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Why does the bride circle the groom beneath the chupah?

by Rabbi Naftali Silberberg

  

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Several reasons have been given for this custom.1 According to Kabbalah, the circling symbolizes the lofty "encircling" G-dly light (Or Soveiv) which dwells upon the married couple. (This "encircling" light is also symbolized by the ring which surrounds the bride's finger and the Chupah which encompasses both of them.)

Perhaps this tradition is also an allusion to the prophecy2 regarding the Messianic Era: "The female will surround the male."

The seven circles allude to the seven chupahs which G-d erected in the Garden of Eden in honor of the wedding of Adam and Eve.

See also Wedding Customs Unveiled.

Footnotes

  • 1. See Nitei Gavriel laws of Marriage 17:8 footnote 15 - for some of these and other reasons.
  • 2. Jeremiah 31:21.

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RELATED CATEGORIES

Life Cycle » Marriage » The Wedding

Kabbalah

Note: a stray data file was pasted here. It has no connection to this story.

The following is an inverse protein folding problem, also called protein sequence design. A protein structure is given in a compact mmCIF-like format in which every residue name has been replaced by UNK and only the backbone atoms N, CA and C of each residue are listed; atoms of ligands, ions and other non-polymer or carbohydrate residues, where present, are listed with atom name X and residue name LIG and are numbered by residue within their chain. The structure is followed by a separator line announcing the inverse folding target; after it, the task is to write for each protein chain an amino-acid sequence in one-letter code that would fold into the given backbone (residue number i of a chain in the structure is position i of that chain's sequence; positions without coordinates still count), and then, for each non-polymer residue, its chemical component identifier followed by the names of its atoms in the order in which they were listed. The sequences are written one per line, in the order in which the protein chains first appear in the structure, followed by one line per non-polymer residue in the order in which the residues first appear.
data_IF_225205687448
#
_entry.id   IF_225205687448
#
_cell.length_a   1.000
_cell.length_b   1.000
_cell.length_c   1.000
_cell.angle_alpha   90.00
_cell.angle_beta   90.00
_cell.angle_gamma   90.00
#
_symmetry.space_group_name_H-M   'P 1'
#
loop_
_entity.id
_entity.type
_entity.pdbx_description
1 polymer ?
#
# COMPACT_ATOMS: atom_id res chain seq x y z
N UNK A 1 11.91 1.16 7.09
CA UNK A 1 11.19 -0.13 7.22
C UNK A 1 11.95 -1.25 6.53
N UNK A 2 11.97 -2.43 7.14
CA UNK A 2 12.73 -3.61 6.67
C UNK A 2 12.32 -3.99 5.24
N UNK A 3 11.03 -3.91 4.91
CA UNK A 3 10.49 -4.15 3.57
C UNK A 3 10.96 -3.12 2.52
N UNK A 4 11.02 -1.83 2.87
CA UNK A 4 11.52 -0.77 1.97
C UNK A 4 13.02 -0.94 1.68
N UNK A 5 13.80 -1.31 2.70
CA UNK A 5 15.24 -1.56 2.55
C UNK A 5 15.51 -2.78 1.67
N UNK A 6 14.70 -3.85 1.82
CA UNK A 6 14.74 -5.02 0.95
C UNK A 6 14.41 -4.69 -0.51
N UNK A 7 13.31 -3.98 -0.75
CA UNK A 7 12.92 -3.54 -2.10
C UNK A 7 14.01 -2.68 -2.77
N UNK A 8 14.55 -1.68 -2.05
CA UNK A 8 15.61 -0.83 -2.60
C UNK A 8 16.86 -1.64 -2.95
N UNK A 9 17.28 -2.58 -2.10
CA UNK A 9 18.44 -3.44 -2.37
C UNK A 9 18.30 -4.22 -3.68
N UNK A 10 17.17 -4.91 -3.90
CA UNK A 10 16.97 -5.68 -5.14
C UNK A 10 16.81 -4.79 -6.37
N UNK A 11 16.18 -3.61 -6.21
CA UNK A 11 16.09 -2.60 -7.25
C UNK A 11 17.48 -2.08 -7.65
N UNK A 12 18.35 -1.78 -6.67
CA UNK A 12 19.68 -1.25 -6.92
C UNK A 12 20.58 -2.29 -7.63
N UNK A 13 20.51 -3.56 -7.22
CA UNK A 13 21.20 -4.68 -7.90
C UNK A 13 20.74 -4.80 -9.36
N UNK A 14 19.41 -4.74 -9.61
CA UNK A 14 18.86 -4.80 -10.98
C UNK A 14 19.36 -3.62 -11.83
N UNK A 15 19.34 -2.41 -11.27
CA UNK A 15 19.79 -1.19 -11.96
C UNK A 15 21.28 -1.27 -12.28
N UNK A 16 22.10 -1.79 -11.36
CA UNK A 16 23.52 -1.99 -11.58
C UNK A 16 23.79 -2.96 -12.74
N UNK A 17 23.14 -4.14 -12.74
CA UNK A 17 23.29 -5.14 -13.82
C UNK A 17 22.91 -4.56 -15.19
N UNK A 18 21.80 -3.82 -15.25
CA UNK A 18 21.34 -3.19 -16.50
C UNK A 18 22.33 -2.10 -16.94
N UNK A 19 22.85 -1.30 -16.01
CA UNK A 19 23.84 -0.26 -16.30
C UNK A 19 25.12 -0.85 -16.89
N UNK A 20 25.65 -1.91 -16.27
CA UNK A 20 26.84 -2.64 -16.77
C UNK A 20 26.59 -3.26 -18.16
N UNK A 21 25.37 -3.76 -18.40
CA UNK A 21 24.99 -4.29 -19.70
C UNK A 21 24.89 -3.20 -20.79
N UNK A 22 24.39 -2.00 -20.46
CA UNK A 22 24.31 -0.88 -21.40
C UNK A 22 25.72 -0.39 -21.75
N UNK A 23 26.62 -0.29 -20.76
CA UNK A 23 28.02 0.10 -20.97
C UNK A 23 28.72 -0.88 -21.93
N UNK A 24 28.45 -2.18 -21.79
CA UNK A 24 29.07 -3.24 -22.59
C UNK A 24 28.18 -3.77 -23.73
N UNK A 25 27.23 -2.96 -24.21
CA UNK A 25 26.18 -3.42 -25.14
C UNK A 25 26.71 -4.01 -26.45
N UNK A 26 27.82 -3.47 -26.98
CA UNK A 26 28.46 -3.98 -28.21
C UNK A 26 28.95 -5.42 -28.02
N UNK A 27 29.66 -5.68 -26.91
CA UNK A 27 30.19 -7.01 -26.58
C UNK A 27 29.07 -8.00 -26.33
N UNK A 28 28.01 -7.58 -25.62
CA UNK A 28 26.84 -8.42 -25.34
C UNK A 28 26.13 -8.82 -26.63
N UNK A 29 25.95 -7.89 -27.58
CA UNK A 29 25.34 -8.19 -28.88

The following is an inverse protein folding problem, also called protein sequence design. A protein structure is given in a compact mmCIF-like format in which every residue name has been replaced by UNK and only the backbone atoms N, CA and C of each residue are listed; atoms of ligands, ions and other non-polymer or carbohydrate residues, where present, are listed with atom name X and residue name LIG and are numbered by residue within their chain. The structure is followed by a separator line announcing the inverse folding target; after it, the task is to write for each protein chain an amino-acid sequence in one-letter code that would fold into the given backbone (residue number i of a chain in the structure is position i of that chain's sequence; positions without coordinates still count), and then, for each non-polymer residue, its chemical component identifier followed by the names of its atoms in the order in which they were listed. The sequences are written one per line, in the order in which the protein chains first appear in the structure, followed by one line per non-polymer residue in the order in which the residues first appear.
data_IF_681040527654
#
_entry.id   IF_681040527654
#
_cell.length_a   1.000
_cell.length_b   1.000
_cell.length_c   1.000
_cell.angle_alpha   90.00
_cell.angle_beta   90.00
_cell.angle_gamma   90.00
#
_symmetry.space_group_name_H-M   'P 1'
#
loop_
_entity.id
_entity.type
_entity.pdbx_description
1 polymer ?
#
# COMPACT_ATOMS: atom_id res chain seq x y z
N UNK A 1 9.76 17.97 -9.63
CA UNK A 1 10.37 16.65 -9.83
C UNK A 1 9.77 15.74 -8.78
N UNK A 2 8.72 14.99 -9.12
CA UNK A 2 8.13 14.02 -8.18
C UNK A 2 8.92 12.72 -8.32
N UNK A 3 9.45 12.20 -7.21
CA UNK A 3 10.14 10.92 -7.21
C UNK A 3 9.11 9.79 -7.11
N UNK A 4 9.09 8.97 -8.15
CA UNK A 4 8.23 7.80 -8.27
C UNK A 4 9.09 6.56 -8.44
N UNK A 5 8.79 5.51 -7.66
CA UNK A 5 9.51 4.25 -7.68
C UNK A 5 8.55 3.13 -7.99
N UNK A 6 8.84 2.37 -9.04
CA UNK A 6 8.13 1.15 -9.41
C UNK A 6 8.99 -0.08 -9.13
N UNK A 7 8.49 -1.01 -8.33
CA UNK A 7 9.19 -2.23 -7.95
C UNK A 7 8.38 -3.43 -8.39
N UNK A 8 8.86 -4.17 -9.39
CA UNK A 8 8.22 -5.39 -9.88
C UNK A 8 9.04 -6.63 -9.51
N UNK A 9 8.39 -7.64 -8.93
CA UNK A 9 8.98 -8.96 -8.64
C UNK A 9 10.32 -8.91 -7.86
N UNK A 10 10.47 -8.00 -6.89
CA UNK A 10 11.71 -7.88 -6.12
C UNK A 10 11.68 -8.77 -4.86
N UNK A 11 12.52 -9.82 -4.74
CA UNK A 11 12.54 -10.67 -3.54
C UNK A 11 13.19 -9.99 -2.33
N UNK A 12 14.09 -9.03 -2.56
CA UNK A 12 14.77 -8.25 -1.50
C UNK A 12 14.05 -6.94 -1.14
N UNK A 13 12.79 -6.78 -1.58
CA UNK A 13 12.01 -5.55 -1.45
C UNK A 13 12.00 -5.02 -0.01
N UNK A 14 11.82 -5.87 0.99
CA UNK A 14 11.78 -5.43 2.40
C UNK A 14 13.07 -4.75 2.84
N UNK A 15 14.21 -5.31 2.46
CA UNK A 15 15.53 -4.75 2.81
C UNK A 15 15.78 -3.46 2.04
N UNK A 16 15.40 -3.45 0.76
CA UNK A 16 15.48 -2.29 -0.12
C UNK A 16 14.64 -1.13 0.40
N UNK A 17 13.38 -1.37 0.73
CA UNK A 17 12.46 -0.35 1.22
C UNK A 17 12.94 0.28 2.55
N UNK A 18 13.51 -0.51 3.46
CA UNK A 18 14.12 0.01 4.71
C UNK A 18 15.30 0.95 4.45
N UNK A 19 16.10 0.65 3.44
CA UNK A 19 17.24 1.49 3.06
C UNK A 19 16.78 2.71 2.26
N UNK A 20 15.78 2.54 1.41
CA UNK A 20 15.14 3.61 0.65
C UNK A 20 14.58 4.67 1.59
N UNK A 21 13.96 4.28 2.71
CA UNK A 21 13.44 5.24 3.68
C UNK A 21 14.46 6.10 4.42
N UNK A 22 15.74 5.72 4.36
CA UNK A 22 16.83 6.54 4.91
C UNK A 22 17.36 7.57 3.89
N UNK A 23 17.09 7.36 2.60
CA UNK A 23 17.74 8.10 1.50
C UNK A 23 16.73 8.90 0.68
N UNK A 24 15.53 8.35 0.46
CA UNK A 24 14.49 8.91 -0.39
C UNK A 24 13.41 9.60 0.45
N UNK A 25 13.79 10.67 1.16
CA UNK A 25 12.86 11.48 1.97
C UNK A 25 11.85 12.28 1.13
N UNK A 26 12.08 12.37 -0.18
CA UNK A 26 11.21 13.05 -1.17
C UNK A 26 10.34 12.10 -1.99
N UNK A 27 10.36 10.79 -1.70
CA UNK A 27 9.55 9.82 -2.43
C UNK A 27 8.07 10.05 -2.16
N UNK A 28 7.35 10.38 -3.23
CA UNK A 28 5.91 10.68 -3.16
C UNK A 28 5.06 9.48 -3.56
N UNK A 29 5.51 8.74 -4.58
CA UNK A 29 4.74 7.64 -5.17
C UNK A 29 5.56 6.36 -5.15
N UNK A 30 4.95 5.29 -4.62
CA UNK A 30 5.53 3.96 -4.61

Jewish mysticism. The word Kaballah means "reception," for we cannot physically perceive the Divine, we merely study the mystical truths which were transmitted to us by G-d Himself through His righteous servants.
Adam
The first man, created by G-d on the sixth day of creation. He was banished from the Garden of Eden after eating from the forbidden fruit of the forbidden knowledge. Died in 2830 BCE.
Chupah
Wedding canopy. Under this canopy, the groom betroths the bride with the customary ring, and the traditional marriage benedictions are recited.
G-d
It is forbidden to erase or deface the name of G-d. It is therefore customary to insert a dash in middle of G-d's name, allowing us to erase or discard the paper it is written on if necessary.